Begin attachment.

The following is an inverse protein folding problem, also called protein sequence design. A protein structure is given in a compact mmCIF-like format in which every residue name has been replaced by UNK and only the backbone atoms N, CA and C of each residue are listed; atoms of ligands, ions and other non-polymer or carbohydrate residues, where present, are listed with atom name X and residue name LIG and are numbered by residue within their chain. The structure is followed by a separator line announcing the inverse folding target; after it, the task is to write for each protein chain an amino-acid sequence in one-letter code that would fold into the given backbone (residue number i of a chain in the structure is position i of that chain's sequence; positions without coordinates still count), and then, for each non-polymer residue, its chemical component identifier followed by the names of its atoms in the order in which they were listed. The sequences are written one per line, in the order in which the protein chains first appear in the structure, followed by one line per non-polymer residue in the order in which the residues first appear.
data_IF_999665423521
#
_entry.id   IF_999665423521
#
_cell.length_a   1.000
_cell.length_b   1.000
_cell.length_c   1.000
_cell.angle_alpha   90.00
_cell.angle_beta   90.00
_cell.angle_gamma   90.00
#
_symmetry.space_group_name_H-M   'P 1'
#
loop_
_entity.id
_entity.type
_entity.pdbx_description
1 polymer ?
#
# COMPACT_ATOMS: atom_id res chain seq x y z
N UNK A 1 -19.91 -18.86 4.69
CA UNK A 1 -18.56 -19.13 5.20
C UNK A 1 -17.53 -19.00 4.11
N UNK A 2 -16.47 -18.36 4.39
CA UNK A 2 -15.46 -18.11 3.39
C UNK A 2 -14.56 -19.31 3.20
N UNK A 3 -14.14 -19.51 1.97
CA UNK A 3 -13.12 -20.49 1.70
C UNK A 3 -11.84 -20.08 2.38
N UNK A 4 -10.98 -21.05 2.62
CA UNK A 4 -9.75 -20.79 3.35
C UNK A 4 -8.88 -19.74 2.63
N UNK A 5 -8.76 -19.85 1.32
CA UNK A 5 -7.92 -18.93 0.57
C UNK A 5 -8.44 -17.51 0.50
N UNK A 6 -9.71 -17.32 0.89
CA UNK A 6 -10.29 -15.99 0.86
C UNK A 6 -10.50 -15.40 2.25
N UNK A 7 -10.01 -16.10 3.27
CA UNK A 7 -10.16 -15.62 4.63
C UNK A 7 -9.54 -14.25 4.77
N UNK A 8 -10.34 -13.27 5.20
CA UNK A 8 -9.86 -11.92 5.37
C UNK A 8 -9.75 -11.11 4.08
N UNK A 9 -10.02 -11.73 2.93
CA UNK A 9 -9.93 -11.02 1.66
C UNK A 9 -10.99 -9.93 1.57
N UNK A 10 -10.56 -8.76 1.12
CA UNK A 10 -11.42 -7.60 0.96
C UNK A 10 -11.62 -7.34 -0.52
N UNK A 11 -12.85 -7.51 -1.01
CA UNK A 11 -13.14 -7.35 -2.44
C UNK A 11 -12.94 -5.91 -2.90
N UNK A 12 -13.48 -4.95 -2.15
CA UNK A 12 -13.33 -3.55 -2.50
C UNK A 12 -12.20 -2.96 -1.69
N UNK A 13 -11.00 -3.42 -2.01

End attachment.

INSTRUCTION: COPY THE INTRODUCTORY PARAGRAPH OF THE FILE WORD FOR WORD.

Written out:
The following is an inverse protein folding problem, also called protein sequence design. A protein structure is given in a compact mmCIF-like format in which every residue name has been replaced by UNK and only the backbone atoms N, CA and C of each residue are listed; atoms of ligands, ions and other non-polymer or carbohydrate residues, where present, are listed with atom name X and residue name LIG and are numbered by residue within their chain. The structure is followed by a separator line announcing the inverse folding target; after it, the task is to write for each protein chain an amino-acid sequence in one-letter code that would fold into the given backbone (residue number i of a chain in the structure is position i of that chain's sequence; positions without coordinates still count), and then, for each non-polymer residue, its chemical component identifier followed by the names of its atoms in the order in which they were listed. The sequences are written one per line, in the order in which the protein chains first appear in the structure, followed by one line per non-polymer residue in the order in which the residues first appear.